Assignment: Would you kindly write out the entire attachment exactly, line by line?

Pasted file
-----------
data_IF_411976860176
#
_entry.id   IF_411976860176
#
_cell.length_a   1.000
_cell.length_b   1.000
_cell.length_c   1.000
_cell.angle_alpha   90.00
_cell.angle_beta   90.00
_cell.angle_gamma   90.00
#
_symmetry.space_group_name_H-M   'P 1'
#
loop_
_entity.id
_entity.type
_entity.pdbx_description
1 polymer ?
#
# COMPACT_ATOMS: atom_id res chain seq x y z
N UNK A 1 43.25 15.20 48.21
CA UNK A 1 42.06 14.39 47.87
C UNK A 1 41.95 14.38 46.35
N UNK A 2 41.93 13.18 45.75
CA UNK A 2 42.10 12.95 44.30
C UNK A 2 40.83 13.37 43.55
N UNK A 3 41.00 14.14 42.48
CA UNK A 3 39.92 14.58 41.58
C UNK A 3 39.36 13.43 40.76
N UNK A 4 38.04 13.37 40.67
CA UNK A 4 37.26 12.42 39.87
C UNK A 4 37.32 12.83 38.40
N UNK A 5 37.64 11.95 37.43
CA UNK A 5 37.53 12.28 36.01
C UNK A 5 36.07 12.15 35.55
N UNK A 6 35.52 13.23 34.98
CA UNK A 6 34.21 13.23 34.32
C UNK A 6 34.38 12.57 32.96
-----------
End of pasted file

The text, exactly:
data_IF_411976860176
#
_entry.id   IF_411976860176
#
_cell.length_a   1.000
_cell.length_b   1.000
_cell.length_c   1.000
_cell.angle_alpha   90.00
_cell.angle_beta   90.00
_cell.angle_gamma   90.00
#
_symmetry.space_group_name_H-M   'P 1'
#
loop_
_entity.id
_entity.type
_entity.pdbx_description
1 polymer ?
#
# COMPACT_ATOMS: atom_id res chain seq x y z
N UNK A 1 43.25 15.20 48.21
CA UNK A 1 42.06 14.39 47.87
C UNK A 1 41.95 14.38 46.35
N UNK A 2 41.93 13.18 45.75
CA UNK A 2 42.10 12.95 44.30
C UNK A 2 40.83 13.37 43.55
N UNK A 3 41.00 14.14 42.48
CA UNK A 3 39.92 14.58 41.58
C UNK A 3 39.36 13.43 40.76
N UNK A 4 38.04 13.37 40.67
CA UNK A 4 37.26 12.42 39.87
C UNK A 4 37.32 12.83 38.40
N UNK A 5 37.64 11.95 37.43
CA UNK A 5 37.53 12.28 36.01
C UNK A 5 36.07 12.15 35.55
N UNK A 6 35.52 13.23 34.98
CA UNK A 6 34.21 13.23 34.32
C UNK A 6 34.38 12.57 32.96